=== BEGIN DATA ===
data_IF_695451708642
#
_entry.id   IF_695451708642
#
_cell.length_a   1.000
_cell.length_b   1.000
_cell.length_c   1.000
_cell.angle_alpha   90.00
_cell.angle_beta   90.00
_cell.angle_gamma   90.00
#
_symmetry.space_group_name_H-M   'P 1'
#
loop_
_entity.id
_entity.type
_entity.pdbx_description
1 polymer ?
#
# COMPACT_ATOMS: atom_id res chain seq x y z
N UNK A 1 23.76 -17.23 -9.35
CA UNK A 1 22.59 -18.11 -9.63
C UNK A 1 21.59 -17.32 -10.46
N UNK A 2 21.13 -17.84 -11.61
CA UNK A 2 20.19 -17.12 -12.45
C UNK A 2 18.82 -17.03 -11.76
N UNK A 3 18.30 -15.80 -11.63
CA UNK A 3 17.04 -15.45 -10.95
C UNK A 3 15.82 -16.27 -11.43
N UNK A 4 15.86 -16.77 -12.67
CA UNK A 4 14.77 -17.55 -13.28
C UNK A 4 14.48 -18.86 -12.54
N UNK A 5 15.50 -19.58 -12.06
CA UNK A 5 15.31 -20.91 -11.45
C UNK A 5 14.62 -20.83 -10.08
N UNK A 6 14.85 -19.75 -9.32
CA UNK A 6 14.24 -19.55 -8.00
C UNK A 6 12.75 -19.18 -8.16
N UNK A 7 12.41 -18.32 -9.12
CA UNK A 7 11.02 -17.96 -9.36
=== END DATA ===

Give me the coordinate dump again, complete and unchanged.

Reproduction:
data_IF_695451708642
#
_entry.id   IF_695451708642
#
_cell.length_a   1.000
_cell.length_b   1.000
_cell.length_c   1.000
_cell.angle_alpha   90.00
_cell.angle_beta   90.00
_cell.angle_gamma   90.00
#
_symmetry.space_group_name_H-M   'P 1'
#
loop_
_entity.id
_entity.type
_entity.pdbx_description
1 polymer ?
#
# COMPACT_ATOMS: atom_id res chain seq x y z
N UNK A 1 23.76 -17.23 -9.35
CA UNK A 1 22.59 -18.11 -9.63
C UNK A 1 21.59 -17.32 -10.46
N UNK A 2 21.13 -17.84 -11.61
CA UNK A 2 20.19 -17.12 -12.45
C UNK A 2 18.82 -17.03 -11.76
N UNK A 3 18.30 -15.80 -11.63
CA UNK A 3 17.04 -15.45 -10.95
C UNK A 3 15.82 -16.27 -11.43
N UNK A 4 15.86 -16.77 -12.67
CA UNK A 4 14.77 -17.55 -13.28
C UNK A 4 14.48 -18.86 -12.54
N UNK A 5 15.50 -19.58 -12.06
CA UNK A 5 15.31 -20.91 -11.45
C UNK A 5 14.62 -20.83 -10.08
N UNK A 6 14.85 -19.75 -9.32
CA UNK A 6 14.24 -19.55 -8.00
C UNK A 6 12.75 -19.18 -8.16
N UNK A 7 12.41 -18.32 -9.12
CA UNK A 7 11.02 -17.96 -9.36